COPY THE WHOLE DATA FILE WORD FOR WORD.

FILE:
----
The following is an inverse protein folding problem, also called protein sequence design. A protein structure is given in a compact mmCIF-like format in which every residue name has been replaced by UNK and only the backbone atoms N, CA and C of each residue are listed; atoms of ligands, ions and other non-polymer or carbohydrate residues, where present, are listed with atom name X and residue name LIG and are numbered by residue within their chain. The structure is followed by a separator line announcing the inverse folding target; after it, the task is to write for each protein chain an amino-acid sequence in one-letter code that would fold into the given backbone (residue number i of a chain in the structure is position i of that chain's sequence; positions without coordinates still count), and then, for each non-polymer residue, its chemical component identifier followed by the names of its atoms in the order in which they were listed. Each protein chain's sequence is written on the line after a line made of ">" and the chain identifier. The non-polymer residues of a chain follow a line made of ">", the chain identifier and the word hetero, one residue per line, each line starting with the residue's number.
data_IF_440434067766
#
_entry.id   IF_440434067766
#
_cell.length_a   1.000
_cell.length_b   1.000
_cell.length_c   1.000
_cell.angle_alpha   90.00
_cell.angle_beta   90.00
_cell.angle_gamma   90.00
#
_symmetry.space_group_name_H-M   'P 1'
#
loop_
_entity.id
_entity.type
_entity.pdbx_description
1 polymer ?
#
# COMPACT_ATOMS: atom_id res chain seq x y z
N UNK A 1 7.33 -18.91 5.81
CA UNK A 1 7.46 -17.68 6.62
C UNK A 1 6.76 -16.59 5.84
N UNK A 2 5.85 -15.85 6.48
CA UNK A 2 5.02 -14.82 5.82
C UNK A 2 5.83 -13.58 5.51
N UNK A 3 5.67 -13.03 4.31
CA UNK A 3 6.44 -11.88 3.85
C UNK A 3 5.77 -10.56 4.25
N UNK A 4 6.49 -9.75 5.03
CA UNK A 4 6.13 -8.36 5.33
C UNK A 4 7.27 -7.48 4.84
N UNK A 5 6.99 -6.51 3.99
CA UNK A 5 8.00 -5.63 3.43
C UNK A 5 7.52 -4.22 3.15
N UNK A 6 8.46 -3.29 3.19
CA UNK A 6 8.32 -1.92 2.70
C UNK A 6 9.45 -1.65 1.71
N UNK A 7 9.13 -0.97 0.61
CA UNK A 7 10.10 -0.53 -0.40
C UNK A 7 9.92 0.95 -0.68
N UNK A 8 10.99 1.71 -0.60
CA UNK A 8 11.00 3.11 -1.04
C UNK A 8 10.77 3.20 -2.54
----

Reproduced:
The following is an inverse protein folding problem, also called protein sequence design. A protein structure is given in a compact mmCIF-like format in which every residue name has been replaced by UNK and only the backbone atoms N, CA and C of each residue are listed; atoms of ligands, ions and other non-polymer or carbohydrate residues, where present, are listed with atom name X and residue name LIG and are numbered by residue within their chain. The structure is followed by a separator line announcing the inverse folding target; after it, the task is to write for each protein chain an amino-acid sequence in one-letter code that would fold into the given backbone (residue number i of a chain in the structure is position i of that chain's sequence; positions without coordinates still count), and then, for each non-polymer residue, its chemical component identifier followed by the names of its atoms in the order in which they were listed. Each protein chain's sequence is written on the line after a line made of ">" and the chain identifier. The non-polymer residues of a chain follow a line made of ">", the chain identifier and the word hetero, one residue per line, each line starting with the residue's number.
data_IF_440434067766
#
_entry.id   IF_440434067766
#
_cell.length_a   1.000
_cell.length_b   1.000
_cell.length_c   1.000
_cell.angle_alpha   90.00
_cell.angle_beta   90.00
_cell.angle_gamma   90.00
#
_symmetry.space_group_name_H-M   'P 1'
#
loop_
_entity.id
_entity.type
_entity.pdbx_description
1 polymer ?
#
# COMPACT_ATOMS: atom_id res chain seq x y z
N UNK A 1 7.33 -18.91 5.81
CA UNK A 1 7.46 -17.68 6.62
C UNK A 1 6.76 -16.59 5.84
N UNK A 2 5.85 -15.85 6.48
CA UNK A 2 5.02 -14.82 5.82
C UNK A 2 5.83 -13.58 5.51
N UNK A 3 5.67 -13.03 4.31
CA UNK A 3 6.44 -11.88 3.85
C UNK A 3 5.77 -10.56 4.25
N UNK A 4 6.49 -9.75 5.03
CA UNK A 4 6.13 -8.36 5.33
C UNK A 4 7.27 -7.48 4.84
N UNK A 5 6.99 -6.51 3.99
CA UNK A 5 8.00 -5.63 3.43
C UNK A 5 7.52 -4.22 3.15
N UNK A 6 8.46 -3.29 3.19
CA UNK A 6 8.32 -1.92 2.70
C UNK A 6 9.45 -1.65 1.71
N UNK A 7 9.13 -0.97 0.61
CA UNK A 7 10.10 -0.53 -0.40
C UNK A 7 9.92 0.95 -0.68
N UNK A 8 10.99 1.71 -0.60
CA UNK A 8 11.00 3.11 -1.04
C UNK A 8 10.77 3.20 -2.54